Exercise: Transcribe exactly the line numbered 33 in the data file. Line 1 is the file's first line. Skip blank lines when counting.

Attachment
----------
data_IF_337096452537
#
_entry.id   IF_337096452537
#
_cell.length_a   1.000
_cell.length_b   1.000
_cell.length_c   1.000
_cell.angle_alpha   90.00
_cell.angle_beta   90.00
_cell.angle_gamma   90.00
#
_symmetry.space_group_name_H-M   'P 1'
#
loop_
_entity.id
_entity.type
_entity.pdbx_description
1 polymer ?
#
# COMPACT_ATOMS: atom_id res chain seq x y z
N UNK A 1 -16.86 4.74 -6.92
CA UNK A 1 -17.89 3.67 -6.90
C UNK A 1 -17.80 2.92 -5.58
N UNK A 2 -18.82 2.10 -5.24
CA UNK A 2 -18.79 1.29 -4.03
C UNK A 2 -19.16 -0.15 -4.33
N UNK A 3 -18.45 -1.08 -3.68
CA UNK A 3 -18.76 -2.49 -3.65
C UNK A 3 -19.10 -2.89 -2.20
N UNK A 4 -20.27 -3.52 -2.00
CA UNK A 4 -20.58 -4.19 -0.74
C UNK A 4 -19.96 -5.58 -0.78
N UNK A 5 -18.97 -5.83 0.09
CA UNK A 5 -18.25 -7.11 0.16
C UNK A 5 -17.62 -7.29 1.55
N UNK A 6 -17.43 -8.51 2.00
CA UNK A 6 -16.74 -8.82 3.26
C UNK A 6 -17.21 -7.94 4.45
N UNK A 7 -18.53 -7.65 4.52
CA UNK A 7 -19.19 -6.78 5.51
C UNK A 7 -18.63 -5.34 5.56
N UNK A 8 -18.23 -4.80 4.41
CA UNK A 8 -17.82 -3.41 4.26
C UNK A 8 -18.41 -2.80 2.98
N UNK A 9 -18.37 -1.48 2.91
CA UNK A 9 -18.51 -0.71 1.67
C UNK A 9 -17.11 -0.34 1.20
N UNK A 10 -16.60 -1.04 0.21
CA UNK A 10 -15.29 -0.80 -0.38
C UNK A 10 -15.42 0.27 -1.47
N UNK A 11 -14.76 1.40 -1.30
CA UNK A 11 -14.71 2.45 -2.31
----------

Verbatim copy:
N UNK A 5 -18.97 -5.83 0.09